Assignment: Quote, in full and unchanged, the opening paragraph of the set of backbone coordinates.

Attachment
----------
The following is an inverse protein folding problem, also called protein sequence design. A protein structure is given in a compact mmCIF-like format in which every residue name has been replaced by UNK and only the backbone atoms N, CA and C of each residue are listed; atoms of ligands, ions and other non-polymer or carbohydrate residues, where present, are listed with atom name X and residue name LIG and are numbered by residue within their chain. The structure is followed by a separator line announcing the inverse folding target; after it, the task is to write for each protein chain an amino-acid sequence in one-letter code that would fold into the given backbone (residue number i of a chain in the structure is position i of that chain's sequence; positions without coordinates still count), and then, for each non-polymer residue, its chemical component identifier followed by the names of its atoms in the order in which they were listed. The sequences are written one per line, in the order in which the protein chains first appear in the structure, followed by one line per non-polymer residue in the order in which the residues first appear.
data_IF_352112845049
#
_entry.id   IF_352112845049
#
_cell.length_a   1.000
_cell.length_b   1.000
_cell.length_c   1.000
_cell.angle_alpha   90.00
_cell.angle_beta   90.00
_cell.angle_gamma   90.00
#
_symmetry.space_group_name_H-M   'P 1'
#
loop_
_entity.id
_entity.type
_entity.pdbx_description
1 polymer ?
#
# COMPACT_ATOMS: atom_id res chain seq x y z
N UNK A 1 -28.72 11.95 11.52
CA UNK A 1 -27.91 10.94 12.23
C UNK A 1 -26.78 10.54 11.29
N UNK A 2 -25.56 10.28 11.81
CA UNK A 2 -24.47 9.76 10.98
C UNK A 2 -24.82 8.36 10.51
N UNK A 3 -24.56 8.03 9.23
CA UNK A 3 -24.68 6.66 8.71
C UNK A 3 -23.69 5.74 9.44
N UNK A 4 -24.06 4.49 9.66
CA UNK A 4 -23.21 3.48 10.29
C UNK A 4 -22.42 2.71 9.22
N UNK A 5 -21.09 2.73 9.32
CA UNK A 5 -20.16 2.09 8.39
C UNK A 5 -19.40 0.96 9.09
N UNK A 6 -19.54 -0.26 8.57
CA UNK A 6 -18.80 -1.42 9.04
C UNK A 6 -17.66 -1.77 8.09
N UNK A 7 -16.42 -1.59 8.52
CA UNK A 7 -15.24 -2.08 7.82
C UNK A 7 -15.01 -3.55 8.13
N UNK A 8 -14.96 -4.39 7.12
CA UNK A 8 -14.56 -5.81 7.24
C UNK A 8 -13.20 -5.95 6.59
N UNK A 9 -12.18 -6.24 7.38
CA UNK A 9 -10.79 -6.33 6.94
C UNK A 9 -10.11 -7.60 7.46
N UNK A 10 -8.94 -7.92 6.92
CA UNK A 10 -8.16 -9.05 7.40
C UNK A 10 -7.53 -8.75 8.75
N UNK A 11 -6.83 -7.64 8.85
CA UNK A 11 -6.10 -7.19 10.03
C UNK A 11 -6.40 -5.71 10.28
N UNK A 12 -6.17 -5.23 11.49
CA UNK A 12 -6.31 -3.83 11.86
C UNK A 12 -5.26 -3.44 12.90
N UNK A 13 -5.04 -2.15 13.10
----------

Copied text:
The following is an inverse protein folding problem, also called protein sequence design. A protein structure is given in a compact mmCIF-like format in which every residue name has been replaced by UNK and only the backbone atoms N, CA and C of each residue are listed; atoms of ligands, ions and other non-polymer or carbohydrate residues, where present, are listed with atom name X and residue name LIG and are numbered by residue within their chain. The structure is followed by a separator line announcing the inverse folding target; after it, the task is to write for each protein chain an amino-acid sequence in one-letter code that would fold into the given backbone (residue number i of a chain in the structure is position i of that chain's sequence; positions without coordinates still count), and then, for each non-polymer residue, its chemical component identifier followed by the names of its atoms in the order in which they were listed. The sequences are written one per line, in the order in which the protein chains first appear in the structure, followed by one line per non-polymer residue in the order in which the residues first appear.